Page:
Walking Around With My Head In The Clouds

Is this really something worth celebrating? Human brains could be connected to the internet in ‘next few decades,’ scientists predict

I like thinking. I like not knowing everything and having to figure things out for myself, even if sometimes all that means is Googling a few pages deep. I like discovering things by accident. I like having an imagination. I like entertaining myself. I like having creative, original thoughts. I like having thoughts that belong only to me. I don’t want those thoughts being the subject of the next data breach. I don’t want to have to install firewall and anti-virus in my skull to prevent the compromised brain cloud from harming me. I don’t want to get some kind of wasting disease from the implant they thought was safe. I don’t need technology solving every problem. That doesn’t mean don’t solve any, it just means I’ve been around long enough to understand that for every problem it solves, it creates plenty of new ones. I don’t want us all to be perfect, because what even is that? I don’t want people to no longer have different perspectives, because conversation and debate are healthy, necessary things. To me, being a human of the future means being a little smarter than I was yesterday. If it’s supposed to mean being connected to a 24/7 real-time network and gradually losing my sense of self, you can count me out.

A new research study suggests that human brains could be merged with technology significantly sooner than many expect, perhaps “within decades.”
Known as the “Human Brain/Cloud Interface” (B/CI), researchers at the Institute for Molecular Manufacturing in California have suggested that nanorobots could be implanted into the human body and connect to a network in real-time.
“These devices would navigate the human vasculature, cross the blood-brain barrier, and precisely autoposition themselves among, or even within brain cells,” the study’s senior author,  Robert Freitas, Jr., said in a statement. “They would then wirelessly transmit encoded information to and from a cloud-based supercomputer network for real-time brain-state monitoring and data extraction.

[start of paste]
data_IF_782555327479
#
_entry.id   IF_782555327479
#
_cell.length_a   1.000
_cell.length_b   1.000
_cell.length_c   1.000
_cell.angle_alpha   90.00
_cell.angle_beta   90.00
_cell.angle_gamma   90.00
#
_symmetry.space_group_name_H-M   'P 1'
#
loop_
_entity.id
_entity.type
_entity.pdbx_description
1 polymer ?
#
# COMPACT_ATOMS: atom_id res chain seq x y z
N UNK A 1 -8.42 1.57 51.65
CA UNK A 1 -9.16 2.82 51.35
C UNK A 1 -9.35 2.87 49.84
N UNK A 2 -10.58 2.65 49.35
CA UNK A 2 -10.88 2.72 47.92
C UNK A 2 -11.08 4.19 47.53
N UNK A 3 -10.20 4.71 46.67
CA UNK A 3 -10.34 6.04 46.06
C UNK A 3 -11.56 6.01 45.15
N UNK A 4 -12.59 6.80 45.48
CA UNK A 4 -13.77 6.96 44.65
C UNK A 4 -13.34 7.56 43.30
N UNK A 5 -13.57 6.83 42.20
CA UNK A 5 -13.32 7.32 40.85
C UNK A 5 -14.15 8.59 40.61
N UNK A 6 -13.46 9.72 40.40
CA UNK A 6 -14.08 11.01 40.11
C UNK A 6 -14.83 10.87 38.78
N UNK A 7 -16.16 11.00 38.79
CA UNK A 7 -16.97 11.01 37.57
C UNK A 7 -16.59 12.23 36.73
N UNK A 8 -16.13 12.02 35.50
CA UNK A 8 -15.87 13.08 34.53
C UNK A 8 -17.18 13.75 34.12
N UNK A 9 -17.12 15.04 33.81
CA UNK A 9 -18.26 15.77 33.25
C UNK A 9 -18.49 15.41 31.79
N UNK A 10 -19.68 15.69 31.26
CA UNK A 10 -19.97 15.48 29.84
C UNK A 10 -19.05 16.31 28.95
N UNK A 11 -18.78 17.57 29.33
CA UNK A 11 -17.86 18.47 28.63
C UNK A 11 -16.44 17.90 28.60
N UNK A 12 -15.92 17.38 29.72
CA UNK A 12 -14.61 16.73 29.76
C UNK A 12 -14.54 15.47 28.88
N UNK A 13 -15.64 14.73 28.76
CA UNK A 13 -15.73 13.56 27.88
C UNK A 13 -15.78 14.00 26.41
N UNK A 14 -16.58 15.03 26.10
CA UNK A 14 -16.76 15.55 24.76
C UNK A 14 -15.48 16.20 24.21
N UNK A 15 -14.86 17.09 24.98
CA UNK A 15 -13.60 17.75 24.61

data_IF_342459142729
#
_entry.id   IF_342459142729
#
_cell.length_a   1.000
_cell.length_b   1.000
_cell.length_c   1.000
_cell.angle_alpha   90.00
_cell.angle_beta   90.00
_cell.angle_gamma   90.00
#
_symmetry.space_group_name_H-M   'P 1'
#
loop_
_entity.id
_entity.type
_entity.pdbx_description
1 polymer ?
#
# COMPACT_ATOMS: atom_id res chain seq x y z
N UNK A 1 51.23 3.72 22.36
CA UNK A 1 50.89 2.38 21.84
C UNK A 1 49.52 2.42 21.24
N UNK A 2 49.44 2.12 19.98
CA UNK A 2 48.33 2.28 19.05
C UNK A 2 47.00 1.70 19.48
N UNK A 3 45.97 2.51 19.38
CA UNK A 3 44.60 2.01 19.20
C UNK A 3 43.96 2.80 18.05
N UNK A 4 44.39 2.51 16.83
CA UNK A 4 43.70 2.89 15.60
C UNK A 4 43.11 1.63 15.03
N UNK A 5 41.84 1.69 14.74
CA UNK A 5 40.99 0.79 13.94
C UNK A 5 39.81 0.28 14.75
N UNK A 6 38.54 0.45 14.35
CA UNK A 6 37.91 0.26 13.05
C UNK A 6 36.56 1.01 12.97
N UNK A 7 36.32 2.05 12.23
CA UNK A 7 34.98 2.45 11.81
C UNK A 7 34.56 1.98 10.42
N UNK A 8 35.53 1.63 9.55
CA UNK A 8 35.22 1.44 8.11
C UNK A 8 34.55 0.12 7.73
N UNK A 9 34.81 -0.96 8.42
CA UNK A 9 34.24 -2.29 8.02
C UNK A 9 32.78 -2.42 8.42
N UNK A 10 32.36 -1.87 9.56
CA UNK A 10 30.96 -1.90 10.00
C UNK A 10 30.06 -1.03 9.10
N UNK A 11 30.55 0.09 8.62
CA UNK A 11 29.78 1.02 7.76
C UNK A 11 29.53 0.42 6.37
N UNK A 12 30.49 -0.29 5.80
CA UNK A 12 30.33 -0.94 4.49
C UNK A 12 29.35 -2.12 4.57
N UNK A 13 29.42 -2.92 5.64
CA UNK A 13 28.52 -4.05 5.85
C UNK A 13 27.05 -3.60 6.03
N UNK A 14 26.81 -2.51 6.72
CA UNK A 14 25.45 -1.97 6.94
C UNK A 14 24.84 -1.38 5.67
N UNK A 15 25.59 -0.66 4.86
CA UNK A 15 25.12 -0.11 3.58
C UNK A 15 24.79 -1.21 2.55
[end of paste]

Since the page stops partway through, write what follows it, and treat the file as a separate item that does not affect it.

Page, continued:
The research was published in the scientific journal, Frontiers in Neuroscience.
First proposed by futurist Ray Kurzweil – who has also suggested that computers will be as smart as humans within a decade – the concept of B/CI would potentially allow people to simply think of a question and be answered instantly, as opposed to looking for it in a search engine, similar to how information is received in the popular sci-fi “The Matrix” movie series.
“A human B/CI system mediated by neuralnanorobotics could empower individuals with instantaneous access to all cumulative human knowledge available in the cloud, while significantly improving human learning capacities and intelligence,” the study’s lead author, Dr. Nuno Martins, added in the statement.
Aside from obtaining “direct, instantaneous access to virtually any facet of cumulative human knowledge,” there are other potential applications, the researchers wrote in the study. These include the ability to improve education, intelligence, entertainment, traveling, as well as “other interactive experiences.”

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